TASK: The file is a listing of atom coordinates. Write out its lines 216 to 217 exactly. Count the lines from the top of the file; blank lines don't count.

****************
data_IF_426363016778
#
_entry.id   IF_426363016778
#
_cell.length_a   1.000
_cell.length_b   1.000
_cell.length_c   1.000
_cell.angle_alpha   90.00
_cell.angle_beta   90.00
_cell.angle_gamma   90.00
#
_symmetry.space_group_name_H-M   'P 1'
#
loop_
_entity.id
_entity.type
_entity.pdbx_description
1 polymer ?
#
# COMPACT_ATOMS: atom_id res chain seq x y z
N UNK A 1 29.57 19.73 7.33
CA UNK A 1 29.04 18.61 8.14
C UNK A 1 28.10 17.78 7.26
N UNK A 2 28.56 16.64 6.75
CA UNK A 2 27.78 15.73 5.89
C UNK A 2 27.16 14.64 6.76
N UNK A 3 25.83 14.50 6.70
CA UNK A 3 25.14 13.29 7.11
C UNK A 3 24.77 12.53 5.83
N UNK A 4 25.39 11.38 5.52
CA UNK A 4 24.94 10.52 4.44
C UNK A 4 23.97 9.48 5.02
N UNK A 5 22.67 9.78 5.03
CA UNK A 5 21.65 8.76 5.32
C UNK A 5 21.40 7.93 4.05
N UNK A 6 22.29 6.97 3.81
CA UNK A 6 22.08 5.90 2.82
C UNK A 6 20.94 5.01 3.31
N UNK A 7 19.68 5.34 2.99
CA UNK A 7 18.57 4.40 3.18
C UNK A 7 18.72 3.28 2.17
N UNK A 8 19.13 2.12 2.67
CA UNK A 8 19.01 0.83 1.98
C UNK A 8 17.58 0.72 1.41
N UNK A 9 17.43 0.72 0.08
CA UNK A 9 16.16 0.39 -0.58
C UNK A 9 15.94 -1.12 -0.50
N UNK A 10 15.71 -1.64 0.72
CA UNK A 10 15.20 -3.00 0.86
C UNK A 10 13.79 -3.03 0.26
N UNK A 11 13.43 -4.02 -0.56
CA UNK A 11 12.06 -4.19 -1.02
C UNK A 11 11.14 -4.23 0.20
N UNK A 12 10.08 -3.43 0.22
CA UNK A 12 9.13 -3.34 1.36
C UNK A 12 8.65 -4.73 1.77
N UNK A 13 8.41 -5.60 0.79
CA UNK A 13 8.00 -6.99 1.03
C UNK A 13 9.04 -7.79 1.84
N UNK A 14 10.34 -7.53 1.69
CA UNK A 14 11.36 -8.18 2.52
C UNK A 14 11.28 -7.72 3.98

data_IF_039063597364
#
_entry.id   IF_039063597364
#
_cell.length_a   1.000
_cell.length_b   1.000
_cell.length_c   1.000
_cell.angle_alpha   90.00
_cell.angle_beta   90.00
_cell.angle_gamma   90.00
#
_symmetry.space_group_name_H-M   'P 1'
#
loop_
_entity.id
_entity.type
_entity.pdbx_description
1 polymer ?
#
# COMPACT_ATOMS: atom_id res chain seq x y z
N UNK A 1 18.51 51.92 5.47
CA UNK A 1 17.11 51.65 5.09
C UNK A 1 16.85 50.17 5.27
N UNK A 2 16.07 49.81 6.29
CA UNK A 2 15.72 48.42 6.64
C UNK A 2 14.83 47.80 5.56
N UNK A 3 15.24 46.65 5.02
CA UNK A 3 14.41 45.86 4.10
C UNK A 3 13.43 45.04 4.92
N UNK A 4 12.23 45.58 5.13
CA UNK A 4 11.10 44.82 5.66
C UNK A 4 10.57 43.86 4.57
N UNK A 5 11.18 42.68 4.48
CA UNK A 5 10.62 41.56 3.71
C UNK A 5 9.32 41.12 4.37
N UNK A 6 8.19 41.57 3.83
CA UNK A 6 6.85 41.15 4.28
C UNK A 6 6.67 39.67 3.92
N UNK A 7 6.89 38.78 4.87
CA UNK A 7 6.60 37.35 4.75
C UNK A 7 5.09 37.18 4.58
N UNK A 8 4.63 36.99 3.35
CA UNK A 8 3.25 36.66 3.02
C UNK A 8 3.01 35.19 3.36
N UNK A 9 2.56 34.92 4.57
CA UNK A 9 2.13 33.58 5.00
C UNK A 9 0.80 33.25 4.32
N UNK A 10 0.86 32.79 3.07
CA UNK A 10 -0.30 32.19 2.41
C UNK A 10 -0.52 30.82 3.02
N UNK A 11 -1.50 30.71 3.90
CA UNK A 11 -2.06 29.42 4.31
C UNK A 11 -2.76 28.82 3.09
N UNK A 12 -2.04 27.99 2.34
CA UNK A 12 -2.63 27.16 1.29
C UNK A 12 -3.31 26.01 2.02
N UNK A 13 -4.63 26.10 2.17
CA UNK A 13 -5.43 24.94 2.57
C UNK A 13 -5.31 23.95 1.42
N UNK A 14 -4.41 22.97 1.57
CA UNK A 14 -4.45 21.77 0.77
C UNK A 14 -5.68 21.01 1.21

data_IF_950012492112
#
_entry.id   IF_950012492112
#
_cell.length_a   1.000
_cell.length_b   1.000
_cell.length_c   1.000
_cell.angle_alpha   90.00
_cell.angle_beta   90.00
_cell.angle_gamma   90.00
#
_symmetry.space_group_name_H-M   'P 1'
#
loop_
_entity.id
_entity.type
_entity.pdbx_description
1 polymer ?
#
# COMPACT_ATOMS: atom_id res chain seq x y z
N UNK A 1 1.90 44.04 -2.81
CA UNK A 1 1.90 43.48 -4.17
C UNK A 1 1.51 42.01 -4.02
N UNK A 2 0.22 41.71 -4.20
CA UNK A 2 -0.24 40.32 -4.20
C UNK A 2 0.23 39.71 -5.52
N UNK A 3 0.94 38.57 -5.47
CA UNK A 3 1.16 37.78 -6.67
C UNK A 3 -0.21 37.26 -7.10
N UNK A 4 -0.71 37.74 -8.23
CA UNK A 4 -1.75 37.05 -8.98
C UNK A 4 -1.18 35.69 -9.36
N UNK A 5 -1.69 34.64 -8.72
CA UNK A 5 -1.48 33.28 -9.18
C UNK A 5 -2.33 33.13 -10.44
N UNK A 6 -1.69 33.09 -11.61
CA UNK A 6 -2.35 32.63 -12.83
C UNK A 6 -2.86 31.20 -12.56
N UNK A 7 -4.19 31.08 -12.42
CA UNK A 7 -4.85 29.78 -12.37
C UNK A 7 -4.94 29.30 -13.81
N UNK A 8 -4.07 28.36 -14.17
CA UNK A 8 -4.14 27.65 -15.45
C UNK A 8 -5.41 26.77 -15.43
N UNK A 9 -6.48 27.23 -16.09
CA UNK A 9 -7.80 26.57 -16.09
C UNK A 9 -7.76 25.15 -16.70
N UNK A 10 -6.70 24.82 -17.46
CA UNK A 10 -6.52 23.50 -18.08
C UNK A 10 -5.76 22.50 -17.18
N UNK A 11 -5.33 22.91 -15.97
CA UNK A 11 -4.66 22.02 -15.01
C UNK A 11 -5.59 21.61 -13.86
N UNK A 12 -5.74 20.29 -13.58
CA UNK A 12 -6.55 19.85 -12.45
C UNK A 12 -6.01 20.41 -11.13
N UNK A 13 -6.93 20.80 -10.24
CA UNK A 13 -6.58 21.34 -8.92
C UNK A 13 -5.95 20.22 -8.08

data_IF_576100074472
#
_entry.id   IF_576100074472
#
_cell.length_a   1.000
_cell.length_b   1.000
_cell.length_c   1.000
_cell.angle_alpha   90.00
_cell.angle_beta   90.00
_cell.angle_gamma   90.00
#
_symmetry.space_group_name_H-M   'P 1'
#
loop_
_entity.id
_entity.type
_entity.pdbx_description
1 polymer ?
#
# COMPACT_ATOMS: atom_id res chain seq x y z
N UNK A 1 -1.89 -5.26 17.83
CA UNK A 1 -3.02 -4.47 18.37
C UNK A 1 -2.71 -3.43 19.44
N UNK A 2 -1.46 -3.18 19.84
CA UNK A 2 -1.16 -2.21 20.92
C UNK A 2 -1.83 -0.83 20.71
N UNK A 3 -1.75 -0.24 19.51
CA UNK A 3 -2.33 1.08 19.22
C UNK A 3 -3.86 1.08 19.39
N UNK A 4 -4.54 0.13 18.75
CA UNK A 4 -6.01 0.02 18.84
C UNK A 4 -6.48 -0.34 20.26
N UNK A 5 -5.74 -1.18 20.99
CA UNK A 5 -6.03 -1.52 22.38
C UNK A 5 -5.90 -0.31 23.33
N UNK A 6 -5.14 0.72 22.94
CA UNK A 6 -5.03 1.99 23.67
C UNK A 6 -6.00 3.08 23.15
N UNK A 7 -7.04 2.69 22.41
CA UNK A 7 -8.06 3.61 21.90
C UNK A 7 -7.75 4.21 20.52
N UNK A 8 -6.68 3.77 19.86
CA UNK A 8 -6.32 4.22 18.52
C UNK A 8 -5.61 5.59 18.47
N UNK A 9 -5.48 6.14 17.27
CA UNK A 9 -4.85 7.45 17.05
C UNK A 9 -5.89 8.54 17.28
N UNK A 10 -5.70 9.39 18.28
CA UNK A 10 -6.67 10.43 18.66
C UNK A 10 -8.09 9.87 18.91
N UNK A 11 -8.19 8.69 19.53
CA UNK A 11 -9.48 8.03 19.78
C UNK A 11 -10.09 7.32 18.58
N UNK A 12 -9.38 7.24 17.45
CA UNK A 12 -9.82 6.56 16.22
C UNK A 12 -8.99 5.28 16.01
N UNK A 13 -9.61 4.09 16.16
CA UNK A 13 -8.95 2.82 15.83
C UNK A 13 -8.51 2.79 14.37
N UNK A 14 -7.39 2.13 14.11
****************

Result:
N UNK A 5 -5.74 -1.18 20.99
CA UNK A 5 -6.03 -1.52 22.38